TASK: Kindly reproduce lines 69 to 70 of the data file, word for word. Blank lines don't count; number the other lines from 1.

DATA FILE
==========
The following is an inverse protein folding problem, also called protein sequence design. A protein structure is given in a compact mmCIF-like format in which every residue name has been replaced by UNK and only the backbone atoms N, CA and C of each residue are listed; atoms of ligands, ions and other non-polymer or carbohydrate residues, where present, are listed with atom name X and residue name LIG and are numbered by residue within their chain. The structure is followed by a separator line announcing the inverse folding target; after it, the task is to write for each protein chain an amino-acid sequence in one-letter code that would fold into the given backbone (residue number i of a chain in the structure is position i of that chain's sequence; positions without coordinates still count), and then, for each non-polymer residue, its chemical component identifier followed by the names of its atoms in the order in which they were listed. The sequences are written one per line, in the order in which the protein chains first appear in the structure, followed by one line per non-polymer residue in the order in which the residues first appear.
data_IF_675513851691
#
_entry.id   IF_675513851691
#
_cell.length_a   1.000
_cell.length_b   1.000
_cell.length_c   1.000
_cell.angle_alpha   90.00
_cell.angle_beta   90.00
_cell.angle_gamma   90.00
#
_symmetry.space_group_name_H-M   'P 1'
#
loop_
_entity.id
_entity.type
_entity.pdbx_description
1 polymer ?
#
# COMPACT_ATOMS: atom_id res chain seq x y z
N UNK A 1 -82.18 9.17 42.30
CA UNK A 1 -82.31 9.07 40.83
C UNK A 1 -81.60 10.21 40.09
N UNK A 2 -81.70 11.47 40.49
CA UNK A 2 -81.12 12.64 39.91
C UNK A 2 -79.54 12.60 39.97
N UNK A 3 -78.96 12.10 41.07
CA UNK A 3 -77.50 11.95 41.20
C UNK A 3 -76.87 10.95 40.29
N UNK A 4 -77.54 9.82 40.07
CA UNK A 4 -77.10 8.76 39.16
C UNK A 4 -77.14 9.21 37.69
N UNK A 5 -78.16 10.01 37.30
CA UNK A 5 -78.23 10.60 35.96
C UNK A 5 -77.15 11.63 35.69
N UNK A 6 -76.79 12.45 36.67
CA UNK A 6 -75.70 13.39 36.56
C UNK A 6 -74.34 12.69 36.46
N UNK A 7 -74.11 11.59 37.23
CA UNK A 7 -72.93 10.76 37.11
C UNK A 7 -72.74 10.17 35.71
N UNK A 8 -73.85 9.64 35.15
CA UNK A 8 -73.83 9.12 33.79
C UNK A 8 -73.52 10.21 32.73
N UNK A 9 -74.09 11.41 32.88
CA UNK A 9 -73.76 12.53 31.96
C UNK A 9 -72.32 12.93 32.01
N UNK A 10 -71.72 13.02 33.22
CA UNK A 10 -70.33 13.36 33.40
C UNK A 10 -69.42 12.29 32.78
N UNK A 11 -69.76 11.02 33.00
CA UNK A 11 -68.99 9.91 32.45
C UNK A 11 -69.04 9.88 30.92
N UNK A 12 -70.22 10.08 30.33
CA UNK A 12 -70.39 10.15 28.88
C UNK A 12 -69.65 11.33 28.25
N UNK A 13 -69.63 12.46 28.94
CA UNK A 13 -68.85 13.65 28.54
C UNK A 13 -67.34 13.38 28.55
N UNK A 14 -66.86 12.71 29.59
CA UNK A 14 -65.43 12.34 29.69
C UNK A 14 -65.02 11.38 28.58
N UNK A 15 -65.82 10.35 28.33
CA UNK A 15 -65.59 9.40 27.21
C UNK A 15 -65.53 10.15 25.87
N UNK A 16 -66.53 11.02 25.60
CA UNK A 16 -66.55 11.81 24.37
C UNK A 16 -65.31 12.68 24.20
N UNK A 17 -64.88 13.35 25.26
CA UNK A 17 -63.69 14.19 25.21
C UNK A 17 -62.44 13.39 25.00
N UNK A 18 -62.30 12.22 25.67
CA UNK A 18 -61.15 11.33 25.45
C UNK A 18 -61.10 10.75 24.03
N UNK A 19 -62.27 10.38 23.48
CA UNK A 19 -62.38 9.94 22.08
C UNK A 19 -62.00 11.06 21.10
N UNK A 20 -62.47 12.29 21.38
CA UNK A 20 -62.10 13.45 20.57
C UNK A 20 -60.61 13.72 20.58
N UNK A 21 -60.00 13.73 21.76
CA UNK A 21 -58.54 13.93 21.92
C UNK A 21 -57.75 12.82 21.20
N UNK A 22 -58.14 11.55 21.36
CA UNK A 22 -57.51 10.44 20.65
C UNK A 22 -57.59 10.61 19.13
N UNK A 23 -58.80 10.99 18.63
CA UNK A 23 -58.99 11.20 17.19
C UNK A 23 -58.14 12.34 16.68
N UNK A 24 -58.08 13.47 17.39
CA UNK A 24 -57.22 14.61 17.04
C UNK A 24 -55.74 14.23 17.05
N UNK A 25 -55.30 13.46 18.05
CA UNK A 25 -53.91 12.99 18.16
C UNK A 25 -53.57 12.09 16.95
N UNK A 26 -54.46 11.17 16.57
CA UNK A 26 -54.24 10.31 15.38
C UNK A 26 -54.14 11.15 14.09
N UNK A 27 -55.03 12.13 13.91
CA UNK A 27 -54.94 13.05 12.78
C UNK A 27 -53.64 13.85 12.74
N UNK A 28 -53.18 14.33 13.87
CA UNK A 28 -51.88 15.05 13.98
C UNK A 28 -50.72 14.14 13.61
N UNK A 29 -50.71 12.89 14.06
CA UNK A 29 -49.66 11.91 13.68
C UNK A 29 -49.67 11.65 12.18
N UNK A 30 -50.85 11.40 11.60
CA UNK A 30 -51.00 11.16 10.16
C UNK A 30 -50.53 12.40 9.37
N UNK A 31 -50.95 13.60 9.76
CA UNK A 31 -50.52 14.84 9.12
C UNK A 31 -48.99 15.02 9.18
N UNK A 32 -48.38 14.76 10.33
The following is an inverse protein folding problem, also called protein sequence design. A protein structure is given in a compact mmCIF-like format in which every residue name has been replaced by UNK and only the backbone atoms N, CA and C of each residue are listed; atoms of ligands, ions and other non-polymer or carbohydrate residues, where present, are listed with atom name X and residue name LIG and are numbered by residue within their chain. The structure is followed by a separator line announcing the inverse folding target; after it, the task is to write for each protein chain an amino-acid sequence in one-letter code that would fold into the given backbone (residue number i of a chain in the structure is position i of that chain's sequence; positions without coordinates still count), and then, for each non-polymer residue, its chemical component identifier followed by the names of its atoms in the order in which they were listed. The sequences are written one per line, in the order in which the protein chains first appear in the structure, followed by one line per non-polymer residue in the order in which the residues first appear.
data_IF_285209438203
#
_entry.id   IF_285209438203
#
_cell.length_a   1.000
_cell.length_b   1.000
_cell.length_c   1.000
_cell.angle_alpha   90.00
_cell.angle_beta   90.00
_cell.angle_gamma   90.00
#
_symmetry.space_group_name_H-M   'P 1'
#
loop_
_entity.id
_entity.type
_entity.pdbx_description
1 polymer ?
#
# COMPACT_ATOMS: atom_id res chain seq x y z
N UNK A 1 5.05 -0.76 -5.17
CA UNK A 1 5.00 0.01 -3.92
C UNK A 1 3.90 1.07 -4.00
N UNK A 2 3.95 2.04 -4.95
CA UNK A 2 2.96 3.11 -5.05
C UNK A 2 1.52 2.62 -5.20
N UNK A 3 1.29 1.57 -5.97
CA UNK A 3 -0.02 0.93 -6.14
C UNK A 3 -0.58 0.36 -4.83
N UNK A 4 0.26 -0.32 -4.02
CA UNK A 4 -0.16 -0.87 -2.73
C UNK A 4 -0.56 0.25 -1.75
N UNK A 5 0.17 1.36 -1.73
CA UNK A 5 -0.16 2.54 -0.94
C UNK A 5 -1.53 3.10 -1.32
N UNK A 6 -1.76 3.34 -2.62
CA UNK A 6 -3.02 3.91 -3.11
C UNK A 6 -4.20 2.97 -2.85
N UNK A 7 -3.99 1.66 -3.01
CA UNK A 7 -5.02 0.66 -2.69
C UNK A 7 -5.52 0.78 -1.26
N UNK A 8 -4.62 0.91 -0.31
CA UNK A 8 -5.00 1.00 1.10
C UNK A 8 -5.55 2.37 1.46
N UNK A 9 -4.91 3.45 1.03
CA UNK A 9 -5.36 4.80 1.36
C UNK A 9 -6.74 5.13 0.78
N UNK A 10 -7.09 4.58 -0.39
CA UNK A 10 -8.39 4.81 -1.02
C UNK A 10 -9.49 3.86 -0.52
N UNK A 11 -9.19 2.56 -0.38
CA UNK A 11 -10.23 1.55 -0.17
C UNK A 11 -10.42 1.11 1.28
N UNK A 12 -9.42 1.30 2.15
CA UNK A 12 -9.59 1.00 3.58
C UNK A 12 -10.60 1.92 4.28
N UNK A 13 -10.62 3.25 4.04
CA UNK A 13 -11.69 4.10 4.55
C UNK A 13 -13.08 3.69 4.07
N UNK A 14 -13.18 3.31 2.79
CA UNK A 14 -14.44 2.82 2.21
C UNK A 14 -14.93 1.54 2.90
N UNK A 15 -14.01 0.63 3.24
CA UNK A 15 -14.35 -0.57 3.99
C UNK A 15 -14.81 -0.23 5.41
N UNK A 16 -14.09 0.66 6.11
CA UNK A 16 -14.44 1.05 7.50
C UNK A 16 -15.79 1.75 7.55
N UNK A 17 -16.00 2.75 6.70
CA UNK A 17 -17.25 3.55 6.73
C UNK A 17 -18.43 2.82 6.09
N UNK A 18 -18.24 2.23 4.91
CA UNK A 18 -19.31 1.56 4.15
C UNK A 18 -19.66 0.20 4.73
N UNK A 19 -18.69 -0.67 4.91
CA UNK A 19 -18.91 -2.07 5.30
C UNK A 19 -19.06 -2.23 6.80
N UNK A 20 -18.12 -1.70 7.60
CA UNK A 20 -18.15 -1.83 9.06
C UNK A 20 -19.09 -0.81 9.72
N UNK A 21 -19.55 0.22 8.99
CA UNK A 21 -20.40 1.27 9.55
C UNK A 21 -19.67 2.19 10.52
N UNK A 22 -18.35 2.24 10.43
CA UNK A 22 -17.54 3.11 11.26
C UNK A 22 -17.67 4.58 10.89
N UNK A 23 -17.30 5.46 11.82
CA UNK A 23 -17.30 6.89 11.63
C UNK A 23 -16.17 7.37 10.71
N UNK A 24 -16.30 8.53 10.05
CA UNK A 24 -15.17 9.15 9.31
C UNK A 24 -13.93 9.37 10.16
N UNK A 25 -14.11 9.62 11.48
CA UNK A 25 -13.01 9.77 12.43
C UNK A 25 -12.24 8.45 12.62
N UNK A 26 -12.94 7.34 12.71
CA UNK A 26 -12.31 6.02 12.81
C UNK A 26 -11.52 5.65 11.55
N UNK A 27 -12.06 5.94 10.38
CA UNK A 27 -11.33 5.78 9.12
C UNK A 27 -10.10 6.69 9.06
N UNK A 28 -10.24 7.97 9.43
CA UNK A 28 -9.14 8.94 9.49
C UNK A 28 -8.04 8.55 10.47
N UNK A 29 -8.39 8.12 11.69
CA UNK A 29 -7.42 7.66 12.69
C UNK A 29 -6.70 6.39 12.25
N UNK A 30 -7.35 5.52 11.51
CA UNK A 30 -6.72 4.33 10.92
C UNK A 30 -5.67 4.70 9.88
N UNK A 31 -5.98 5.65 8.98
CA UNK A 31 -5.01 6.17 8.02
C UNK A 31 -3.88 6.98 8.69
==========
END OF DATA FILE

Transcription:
C UNK A 16 -65.31 12.68 24.20
N UNK A 17 -64.88 13.35 25.26